The Dud Avocado

The Dud Avocado

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"The Dud Avocado "follows the romantic and comedic adventures of a young American who heads overseas to conquer Paris in the late 1950s. Edith Wharton and Henry James wrote about the American girl abroad, but it was Elaine Dundy s Sally Jay Gorce who told us what she was really thinking. Charming, sexy, and hilarious, "The Dud Avocado" gained instant cult status when it was first published and it remains a timeless portrait of a woman hell-bent on living. I had to tell someone how much I enjoyed "The Dud Avocado." It made me laugh, scream, and guffaw (which, incidentally, is a great name for a law firm). Groucho Marx "["The Dud Avocado"] is one of the best novels about growing up fast..." "-The Guardian""

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Product details

  • Paperback | 260 pages
  • 127 x 198.12 x 15.24mm | 90.72g
  • New York, NY, United Kingdom
  • English
  • 1590172329
  • 9781590172322
  • 55,526

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"Already singled out in "O" the Oprah Magazine and named an 'mover and shaker, ' this edition will...introduce a new readership to the unforgettable Sally Jay Gorce, described by one reviewer as a cross between Carrie Bradshaw and Holden Caulfield." --"Los Angeles Times" "Before Bridget Jones, deeply sweet and recklessly intimate Sally Jay Gorce trolled for love (Parisian style) in novelist (and sometime wife of theater critic Kenneth Tynan) Elaine Dundy's "The Dud Avocado," a madcap read from 1958 that's finally back in print in the United States." --"O Magazine" ""The Dud Avocado" follows a charming, if blundering, 21-year-old Missouri native, Sally Jay Gorce, who spends two postcollege years sipping Pernod on "la plus belle avenue du monde," the Champs-Elysees; staging William Saroyan and Tennessee Williams with an American theater troupe, and fumbling terribly at love." --"The New York Sun" "Think Daisy Miller with a dash of "Fear of Flying"; "My Sis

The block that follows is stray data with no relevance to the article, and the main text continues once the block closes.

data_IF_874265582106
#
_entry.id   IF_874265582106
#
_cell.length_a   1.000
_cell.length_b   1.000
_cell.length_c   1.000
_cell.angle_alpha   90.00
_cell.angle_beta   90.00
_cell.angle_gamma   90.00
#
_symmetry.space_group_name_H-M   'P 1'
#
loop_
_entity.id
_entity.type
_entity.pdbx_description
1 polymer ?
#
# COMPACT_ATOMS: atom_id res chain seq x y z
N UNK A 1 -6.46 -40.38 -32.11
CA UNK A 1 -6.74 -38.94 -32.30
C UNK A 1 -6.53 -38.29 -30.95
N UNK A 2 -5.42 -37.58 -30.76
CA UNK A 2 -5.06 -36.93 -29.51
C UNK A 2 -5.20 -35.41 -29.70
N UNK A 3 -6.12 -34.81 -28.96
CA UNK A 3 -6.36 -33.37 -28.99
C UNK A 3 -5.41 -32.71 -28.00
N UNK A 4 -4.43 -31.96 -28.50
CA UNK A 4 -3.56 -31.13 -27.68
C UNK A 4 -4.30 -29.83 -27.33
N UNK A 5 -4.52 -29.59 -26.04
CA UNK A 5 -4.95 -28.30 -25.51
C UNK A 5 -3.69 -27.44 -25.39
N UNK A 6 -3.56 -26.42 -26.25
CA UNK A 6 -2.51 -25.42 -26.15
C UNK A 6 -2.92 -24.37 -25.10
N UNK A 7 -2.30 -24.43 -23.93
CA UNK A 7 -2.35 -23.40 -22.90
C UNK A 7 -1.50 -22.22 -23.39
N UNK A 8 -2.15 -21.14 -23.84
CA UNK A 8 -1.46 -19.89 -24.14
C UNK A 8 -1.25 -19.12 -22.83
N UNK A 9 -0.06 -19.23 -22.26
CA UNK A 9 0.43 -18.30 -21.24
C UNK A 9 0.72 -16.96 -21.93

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About Elaine Dundy

Elaine Dundy (1921 2008) was born in New York City, and lived in Paris and London. She was married for a time to theater critic Kenneth Tynan. She wrote plays, novels, and biographies, including "Elvis and Gladys" and "Life Itself!" Her work has appeared in "The New York Times, Esquire, " and "Vogue" among other publications. Her novel, "The Dud Avocado," was re-published by NYRB Classics in 2007."

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Customer reviews

What's more fun than discovering a book that makes you laugh out loud in the middle of the night, while you're reading it by the light of your mobile phone so you can get just one more page in? How about a book that makes you laugh, set in Paris in the 50s, about a totally outrageous girl who would have shaken Holden Caulfield by the shoulders or swung him out on the dance floor to dance some of his jitters away. Sally Jay has a streak of Holden about her though too - this is a coming of age novel, and she has her moments of midnight blue gloom. But the dialogues that burst like bubbles around her while she's in that growing up process create hilarious, nail on the head character sketches. Sally Jay's waltz through Paris surprised me with her ability to make me see the city, experiencing it with her. (Most books set "away" just make me vaguely nostalgic, even if I've never been there before). And if you've ever wondered about the back story to all those 50s and early 60s Hollywood films making fun of the beats in their basement cafes, well then, the Avocado is the book for you. Highly recommended!show more
by Julia Bryan